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At the beginning of 2007, Macedonia became the ninth country in the Baltic region of Europe to adopt a flat tax. The new tax replaced the corporate tax of 15 percent and personal income tax of 15 to 24 percent with one flat tax of 12 percent for both personal and corporate income. The flat tax is scheduled to be reduced to 10 percent in 2008, which will give Macedonia the lowest flat tax rate in Europe, along with Kyrgyzstan and Kazakhstan.

The Macedonian government made it clear that the move to a low flat tax is designed to increase foreign investment into the country, mimicking the success of its regional neighbors Estonia, Latvia and Lithuania. With a population of around 2 million people, Macedonia is looking to foreign capital to bolster its economy.

Lowered taxes are not the only potential bright spot for foreign investors. Behind the leadership of 36-year-old prime minister Nikola Gruevski, Macedonia appears to be headed for membership in the European Union in 2008. EU membership coupled with low—and still decreasing—tax rates could accelerate foreign investment into the country.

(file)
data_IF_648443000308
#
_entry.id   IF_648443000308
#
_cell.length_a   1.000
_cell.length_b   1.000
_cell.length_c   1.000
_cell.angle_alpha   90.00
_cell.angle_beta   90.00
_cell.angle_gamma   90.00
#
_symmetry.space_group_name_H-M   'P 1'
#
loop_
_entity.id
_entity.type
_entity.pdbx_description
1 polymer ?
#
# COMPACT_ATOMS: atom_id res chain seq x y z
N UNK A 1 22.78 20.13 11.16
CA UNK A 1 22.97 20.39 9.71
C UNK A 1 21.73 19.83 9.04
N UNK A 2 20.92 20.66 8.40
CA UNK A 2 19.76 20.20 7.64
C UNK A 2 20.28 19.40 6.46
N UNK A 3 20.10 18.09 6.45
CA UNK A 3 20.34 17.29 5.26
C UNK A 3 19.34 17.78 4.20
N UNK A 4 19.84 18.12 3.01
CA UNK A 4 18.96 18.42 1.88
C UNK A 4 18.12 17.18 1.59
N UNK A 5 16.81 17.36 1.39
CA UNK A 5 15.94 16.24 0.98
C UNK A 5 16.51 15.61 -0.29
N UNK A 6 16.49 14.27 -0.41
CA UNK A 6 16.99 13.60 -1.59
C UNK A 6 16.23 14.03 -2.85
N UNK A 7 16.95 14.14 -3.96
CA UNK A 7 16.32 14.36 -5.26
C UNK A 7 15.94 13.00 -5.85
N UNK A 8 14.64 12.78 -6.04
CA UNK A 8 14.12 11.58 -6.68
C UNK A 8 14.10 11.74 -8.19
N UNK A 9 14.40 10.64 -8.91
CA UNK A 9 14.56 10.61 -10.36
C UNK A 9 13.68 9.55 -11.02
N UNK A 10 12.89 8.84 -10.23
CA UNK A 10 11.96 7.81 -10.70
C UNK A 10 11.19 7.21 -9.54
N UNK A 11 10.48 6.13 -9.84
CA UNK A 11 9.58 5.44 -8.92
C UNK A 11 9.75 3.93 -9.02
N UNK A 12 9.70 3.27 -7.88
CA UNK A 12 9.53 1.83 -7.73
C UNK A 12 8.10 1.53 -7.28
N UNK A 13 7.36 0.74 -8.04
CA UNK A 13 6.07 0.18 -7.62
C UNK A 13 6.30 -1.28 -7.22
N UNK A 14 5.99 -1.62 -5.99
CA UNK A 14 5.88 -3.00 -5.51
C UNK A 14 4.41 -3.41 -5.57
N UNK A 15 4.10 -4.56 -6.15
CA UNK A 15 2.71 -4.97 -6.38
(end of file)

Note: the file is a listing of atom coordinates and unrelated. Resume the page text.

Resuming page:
These measures ought to help Macedonia, which is still struggling for worldwide recognition. While few investors likely know where Macedonia is located, many more might remember the name as that of the civilization led by Alexander the Great. In fact, however, historical Macedonia and present Macedonia are not the same geographically. This has led to some conflict with Greece, which has shown concern about the name’s implied territorial ambitions for the Macedonian region of Greece.

The naming dispute with Greece is likely not the greatest risk factor for an investor looking at Macedonia. Fear of ethnic conflicts within the country may be what causes many international investors to remain on the sideline. It was not long ago that the ethnic minority Albanian population laid down their arms in exchange for greater autonomy within the state.